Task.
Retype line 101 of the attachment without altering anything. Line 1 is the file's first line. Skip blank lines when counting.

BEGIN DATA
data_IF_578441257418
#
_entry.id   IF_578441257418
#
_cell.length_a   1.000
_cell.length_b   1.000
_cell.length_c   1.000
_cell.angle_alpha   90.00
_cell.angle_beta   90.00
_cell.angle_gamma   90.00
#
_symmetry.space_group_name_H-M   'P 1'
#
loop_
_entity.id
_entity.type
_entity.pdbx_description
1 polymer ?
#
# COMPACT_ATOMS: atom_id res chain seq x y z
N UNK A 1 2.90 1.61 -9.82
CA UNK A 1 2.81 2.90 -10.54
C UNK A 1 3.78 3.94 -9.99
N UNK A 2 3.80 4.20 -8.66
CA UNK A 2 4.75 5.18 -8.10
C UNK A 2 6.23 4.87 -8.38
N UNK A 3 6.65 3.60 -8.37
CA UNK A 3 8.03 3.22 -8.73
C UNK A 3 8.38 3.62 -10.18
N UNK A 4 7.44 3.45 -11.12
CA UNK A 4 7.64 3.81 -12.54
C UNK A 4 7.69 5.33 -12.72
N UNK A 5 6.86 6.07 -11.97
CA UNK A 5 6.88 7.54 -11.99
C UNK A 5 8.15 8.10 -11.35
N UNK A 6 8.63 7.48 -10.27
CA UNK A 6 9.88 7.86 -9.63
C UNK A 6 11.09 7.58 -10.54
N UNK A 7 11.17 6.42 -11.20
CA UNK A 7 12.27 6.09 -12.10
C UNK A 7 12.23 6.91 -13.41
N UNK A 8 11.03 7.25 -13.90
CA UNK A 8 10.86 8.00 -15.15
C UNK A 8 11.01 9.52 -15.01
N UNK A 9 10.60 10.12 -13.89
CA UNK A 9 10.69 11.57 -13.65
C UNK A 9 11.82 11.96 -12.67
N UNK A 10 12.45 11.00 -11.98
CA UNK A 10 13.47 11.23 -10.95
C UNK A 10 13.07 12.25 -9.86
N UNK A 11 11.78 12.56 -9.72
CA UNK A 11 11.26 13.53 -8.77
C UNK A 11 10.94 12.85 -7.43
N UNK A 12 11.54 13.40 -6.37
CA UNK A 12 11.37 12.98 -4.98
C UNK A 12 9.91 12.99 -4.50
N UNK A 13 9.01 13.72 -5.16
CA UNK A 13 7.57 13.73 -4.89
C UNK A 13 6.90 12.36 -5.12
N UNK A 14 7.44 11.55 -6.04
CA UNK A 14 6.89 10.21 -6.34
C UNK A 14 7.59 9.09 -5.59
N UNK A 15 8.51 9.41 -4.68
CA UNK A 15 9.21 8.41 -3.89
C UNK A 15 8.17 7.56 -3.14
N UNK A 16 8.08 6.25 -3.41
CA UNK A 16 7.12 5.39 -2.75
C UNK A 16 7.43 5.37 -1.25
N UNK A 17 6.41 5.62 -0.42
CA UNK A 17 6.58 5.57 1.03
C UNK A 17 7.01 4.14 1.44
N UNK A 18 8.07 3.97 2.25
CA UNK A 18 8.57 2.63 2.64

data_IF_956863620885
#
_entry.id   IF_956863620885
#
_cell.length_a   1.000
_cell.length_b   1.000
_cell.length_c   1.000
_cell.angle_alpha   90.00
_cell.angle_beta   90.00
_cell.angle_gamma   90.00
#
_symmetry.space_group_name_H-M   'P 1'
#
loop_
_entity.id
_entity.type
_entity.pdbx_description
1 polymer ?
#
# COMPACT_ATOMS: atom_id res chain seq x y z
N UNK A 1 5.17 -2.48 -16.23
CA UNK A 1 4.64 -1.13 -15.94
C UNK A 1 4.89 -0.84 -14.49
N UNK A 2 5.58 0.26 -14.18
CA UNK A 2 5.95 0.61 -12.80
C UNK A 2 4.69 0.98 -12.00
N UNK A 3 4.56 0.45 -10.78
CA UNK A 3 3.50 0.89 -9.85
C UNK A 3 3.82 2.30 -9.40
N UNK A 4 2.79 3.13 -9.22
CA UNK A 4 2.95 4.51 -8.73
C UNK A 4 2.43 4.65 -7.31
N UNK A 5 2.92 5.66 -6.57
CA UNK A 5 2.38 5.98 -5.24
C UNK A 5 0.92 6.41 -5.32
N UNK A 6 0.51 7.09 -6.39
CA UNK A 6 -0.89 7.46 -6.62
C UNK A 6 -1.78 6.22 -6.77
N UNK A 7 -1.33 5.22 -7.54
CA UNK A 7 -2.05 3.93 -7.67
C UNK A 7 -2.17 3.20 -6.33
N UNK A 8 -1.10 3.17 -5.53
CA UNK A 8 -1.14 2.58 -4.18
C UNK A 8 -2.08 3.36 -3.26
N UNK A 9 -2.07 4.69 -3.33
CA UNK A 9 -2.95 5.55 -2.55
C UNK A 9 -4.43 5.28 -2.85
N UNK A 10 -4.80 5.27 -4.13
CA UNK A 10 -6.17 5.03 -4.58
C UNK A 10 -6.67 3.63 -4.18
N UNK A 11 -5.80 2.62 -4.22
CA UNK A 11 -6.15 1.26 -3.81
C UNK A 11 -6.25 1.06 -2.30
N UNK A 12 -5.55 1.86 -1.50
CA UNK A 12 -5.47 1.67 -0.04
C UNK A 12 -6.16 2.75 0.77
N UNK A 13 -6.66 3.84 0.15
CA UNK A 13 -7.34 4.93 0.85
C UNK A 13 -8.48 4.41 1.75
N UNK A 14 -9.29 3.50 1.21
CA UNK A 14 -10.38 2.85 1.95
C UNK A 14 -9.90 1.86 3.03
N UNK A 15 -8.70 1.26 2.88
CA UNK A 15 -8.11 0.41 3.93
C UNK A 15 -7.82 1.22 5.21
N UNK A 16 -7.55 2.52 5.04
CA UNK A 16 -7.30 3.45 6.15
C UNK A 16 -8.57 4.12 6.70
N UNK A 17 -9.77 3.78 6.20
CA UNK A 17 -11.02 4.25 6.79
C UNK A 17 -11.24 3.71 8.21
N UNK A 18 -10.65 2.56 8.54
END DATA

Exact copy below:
CA UNK A 3 3.50 0.89 -9.85